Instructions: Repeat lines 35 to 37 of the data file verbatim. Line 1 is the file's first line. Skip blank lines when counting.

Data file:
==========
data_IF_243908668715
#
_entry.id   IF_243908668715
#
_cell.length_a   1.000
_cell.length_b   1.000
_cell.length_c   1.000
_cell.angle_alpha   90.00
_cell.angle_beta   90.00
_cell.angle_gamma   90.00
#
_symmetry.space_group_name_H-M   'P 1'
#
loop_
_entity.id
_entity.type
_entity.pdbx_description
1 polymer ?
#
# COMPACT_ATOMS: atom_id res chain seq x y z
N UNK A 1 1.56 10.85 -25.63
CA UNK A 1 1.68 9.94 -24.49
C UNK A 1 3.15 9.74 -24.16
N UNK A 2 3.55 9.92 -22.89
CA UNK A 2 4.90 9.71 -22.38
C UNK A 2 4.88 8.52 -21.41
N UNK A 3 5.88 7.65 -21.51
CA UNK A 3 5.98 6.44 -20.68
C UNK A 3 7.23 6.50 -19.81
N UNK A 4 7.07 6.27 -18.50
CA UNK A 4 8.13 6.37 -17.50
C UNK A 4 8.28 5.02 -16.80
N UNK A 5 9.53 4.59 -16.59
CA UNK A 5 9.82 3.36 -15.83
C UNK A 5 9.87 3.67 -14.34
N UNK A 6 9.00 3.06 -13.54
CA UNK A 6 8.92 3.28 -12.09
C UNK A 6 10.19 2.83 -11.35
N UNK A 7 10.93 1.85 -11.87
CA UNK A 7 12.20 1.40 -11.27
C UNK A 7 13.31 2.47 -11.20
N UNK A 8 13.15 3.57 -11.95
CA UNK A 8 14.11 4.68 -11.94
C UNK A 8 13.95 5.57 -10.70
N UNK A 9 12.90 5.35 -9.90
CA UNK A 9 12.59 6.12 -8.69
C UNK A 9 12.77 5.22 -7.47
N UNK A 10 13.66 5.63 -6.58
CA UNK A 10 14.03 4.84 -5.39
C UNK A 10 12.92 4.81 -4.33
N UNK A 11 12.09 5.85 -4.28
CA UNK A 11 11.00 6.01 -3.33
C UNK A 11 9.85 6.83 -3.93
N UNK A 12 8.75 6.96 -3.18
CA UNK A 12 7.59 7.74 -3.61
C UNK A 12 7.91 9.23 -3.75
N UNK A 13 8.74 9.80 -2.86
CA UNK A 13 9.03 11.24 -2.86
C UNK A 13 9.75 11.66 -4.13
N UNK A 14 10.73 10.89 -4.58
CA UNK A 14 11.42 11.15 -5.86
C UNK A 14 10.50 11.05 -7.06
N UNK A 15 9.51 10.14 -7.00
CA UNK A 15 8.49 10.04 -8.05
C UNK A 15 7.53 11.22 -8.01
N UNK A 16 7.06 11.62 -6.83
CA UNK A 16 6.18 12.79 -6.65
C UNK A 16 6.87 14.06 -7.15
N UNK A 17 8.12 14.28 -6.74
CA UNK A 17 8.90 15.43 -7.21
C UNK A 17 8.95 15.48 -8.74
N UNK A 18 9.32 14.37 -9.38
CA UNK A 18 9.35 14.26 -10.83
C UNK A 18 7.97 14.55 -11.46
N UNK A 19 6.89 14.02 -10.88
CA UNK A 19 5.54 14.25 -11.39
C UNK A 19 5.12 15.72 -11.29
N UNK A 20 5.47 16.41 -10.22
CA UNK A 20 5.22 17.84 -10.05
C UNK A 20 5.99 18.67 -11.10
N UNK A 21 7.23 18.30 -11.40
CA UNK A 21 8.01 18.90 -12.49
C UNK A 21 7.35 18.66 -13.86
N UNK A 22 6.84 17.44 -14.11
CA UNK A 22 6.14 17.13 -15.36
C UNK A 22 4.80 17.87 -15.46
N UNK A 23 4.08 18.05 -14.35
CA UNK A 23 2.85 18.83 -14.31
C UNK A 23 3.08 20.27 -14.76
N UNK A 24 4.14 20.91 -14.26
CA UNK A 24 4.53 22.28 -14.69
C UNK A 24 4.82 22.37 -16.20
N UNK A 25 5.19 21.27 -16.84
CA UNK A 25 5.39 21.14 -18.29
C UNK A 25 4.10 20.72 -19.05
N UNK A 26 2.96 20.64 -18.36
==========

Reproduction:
C UNK A 5 9.87 3.67 -14.34
N UNK A 6 9.00 3.06 -13.54
CA UNK A 6 8.92 3.28 -12.09